Michel Pagliaro

At one time, it was believed that Michel Pagliaro would become an international rock star. Then he disappeared, long enough to become a true artist.
—Hélène de Billy
Born: 1948 in Montréal
Debut: 1966
Genre: Pop / Rock
– Governor General’s Performing Arts Award (2008)
– Wrote the biggest-selling single in Quebec history
– The first Canadian act to score Gold records in both official languages
Biggest Hit:
“J’entends Frapper” (1973)
– Biggest-selling single in Quebec history
– 3 Weeks at #1
Some Other Hits:
– “Comme d’habitude” (1966)
– “Le p’tit poppy” (1966)
– “A t’aimer” (1969)
– “J’ai marché pour une nation” (1969)
– “Give Us One More Chance” (1970)
– “M’Lady” (1971)
– “Lovin’ You Ain’t Easy” (1971) <#15 RPM, #31 UK>
– “Mon Coeur” (1972) – #2
– “Rainshowers” (1972) <#35 RPM>
– “Some Sing, Some Dance” (1972)
– “Fou de toi” (1973)
– “What the Hell I Got” (1975)
– “Louise” (1975)
– “Emeute dans la prison” (1975)
– “Dock Of The Bay” (1977)
– “Le temps presse” (1977) <24th of the year CKOI>
– “Le soleil pour des lunes” / “Travailler” (1981) <25th of the year CKOI>
– “Bamboo” / “Romantique” (1981)
– “L’espion” (1988) – Top 10
– “Coup de Coeur” <50th of the year CKOI>
Michel Pagliaro is one of the few Canadian acts who has scored hits in both official languages. He was the first to score Gold records in both English and French. He had mastered the guitar by age 11 and in his mid-teens played in a number of bands. At 18, he became the replacement bass guitarist for a major band called Les Chancelliers, later becoming its lead singer. The group hit the charts in 1966 with “Le P’tit Poppy”. Two years later, Pagliaro decided to go solo and released several singles including the original French version of “My Way” (“Comme d’habitude”). Initially he recorded French adaptations of English hits but soon he was composing his own numbers, like the rock and roll anthem “J’ai marche pour une nation”.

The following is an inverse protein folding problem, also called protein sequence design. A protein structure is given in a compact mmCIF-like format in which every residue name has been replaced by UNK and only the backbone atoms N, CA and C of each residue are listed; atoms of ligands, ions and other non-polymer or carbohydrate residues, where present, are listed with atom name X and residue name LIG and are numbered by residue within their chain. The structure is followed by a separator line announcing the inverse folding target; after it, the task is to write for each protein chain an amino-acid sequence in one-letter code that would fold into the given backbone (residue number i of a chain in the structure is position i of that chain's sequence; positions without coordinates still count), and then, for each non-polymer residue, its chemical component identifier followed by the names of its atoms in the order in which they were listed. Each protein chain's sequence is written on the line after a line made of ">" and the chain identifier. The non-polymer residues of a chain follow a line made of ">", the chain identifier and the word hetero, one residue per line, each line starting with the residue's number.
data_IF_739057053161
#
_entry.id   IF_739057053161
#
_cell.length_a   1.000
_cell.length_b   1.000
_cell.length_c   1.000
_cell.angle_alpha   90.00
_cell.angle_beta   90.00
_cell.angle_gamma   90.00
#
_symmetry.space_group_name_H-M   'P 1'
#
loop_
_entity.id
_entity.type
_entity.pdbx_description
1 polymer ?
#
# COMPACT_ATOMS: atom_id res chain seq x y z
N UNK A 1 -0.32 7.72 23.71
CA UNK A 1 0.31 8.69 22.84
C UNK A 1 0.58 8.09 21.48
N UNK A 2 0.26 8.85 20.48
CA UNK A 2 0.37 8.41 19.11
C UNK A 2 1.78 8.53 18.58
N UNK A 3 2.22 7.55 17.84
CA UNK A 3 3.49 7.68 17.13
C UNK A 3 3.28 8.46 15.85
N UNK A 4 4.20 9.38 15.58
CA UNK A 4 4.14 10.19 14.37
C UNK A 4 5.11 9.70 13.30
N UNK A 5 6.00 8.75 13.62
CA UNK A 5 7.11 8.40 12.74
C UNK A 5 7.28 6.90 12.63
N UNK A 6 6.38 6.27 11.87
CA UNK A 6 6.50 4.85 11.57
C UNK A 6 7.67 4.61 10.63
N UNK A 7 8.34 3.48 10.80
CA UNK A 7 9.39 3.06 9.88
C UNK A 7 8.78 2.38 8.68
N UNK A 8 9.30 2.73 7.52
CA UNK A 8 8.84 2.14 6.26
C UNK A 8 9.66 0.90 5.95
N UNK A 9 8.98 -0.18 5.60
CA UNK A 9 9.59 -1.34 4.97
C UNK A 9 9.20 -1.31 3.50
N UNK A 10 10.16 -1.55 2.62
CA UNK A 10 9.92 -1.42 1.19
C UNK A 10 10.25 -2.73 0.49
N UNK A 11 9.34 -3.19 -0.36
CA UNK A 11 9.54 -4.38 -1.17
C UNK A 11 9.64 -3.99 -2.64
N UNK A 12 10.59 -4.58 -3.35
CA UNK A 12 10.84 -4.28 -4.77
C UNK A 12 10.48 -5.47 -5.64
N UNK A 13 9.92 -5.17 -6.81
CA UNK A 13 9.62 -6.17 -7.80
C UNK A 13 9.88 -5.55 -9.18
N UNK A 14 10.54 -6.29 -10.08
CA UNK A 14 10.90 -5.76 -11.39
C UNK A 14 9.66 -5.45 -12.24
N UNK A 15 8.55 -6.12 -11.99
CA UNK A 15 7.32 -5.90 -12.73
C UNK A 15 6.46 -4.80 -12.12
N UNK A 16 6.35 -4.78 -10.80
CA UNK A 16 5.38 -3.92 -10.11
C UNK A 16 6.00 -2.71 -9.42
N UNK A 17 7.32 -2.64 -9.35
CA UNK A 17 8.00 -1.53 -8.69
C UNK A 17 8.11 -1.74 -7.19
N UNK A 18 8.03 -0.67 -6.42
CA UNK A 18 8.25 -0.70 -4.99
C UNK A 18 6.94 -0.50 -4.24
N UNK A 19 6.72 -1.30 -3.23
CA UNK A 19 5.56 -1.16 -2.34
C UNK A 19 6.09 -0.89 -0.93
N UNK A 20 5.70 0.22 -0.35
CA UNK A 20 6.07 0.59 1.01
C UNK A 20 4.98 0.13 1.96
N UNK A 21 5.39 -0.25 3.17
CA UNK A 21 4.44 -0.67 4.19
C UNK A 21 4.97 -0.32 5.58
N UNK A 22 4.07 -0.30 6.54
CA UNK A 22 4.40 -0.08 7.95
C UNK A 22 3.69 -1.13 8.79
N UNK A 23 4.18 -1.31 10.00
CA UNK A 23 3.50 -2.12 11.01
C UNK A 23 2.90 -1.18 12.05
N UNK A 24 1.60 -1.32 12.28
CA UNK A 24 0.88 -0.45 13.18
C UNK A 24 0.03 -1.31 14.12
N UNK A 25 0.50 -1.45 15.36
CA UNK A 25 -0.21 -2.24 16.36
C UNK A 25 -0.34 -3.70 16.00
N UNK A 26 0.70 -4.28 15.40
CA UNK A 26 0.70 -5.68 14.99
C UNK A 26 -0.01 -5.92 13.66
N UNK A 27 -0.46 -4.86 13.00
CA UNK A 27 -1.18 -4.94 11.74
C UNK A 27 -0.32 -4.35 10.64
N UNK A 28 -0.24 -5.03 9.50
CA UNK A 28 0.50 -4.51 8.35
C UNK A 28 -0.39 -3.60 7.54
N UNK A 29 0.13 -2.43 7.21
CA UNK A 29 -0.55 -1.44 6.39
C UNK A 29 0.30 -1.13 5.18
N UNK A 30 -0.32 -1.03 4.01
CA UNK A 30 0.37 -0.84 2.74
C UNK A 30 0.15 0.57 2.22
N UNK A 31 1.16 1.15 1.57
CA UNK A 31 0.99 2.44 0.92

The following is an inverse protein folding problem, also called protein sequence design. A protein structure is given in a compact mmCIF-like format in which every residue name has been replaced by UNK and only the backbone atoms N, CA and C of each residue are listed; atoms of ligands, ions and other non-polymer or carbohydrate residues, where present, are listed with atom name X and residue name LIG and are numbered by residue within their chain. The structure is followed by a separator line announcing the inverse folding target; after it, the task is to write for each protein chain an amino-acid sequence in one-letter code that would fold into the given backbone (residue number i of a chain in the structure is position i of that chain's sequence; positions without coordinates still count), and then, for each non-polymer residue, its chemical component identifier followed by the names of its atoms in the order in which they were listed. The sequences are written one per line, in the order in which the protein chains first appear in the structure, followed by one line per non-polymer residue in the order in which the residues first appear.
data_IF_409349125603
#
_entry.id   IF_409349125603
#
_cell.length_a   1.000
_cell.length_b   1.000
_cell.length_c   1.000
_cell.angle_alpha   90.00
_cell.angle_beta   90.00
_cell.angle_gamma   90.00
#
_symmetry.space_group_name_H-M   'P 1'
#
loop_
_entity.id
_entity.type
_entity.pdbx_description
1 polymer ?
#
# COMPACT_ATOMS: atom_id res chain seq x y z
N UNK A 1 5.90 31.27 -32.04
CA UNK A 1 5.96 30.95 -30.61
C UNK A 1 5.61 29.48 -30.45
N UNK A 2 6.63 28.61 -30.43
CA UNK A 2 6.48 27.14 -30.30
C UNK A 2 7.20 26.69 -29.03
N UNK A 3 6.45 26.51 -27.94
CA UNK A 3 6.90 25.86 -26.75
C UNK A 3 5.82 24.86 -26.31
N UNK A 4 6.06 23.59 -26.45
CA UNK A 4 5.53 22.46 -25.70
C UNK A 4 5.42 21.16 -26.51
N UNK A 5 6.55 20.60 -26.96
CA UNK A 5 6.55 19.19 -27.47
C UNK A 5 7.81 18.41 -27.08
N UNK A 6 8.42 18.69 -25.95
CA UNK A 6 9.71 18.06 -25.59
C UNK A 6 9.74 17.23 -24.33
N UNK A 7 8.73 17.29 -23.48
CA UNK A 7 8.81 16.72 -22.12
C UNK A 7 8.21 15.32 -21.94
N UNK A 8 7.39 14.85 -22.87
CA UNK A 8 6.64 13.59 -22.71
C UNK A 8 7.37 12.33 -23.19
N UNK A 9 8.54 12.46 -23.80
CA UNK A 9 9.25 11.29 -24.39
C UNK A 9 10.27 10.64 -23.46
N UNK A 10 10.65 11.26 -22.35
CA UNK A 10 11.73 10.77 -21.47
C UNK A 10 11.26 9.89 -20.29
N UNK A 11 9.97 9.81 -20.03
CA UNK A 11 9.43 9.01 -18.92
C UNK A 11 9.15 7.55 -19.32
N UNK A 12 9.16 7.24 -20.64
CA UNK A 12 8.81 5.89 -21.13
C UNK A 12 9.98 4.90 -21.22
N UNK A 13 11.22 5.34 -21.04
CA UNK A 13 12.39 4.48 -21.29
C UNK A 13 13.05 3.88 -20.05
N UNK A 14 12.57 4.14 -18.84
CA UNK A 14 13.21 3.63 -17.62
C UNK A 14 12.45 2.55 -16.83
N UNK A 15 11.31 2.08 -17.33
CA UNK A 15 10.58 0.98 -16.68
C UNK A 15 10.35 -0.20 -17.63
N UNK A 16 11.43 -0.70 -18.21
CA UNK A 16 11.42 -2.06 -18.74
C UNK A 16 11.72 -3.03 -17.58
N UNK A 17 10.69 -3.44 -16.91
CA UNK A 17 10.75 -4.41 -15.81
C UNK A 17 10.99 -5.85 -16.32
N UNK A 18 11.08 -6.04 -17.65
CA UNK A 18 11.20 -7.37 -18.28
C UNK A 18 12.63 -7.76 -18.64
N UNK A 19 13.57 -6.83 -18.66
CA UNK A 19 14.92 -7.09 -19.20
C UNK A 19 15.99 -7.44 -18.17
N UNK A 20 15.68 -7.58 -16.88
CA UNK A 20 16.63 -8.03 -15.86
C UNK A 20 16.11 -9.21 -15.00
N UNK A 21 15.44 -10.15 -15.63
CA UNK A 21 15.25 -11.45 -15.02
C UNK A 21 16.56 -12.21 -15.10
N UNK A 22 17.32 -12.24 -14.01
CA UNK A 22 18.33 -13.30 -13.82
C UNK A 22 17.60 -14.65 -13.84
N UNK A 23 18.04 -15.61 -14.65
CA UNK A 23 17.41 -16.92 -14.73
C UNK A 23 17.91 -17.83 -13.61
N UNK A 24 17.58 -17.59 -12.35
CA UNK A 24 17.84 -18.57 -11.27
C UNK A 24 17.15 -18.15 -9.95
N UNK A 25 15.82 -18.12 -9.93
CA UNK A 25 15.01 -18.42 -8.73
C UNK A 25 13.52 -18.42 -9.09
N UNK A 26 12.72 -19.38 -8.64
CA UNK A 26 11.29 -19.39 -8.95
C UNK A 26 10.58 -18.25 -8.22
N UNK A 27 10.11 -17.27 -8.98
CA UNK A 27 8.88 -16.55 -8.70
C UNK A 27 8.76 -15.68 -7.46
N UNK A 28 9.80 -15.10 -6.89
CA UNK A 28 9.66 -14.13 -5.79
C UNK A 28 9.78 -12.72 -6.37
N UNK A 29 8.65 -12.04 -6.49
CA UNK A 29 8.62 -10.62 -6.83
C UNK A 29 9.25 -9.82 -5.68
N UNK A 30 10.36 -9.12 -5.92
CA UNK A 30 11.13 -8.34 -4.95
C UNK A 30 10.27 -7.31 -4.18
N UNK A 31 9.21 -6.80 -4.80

In the early ’70s, he signed a record deal that enabled him to spread out into English Canada, scoring biggest with “Lovin’ You Ain’t Easy”. He recorded and English album that spawned a couple of hit singles and soon he became a household name from coast to coast. The success in English Canada steeled his resolve to do better in his own Province and he recorded the Chuck Berry-ish “J’entends frapper” which became the biggest-selling 7-inch single in Quebec history The song was so catchy that some Ontario (English) radio stations aired it and it managed to reach #1 in Kingston. It even charted on RPM (unusual for a Franco song).
It was time to swing back to a successful English song and he accomplished this mid-decade with “What the Hell I Got”. He began extensive touring and performed at Toronto’s CNE with Peter Frampton. He began releasing English and French albums simultaneously. Some songs on the “twin” albums were translations of each other while others were unique to the album. This is a technique that is used today in Hong Kong with Cantonese and Mandarin. After 1976, however, “Pag” was finding it difficult to maintain success in English Canada and began focusing more on French songs and albums to cater to Quebecers who were bigger fans.
In the early ’80s, Pag, to keep up with the times, released some punkish / new wave albums. He moved to France to help produce for pop star Jacques Higelin, returning to Canada in 1987. He was chosen as David Bowie’s opening act at Montreal’s Olympic Stadium. His last significant hit followed: “L’espion” which cracked the Top-10 in Quebec. Since then he has made the occasional guest appearance and some compilation albums of his material have been released. Various artists released a tribute album of covers of his songs in 2015.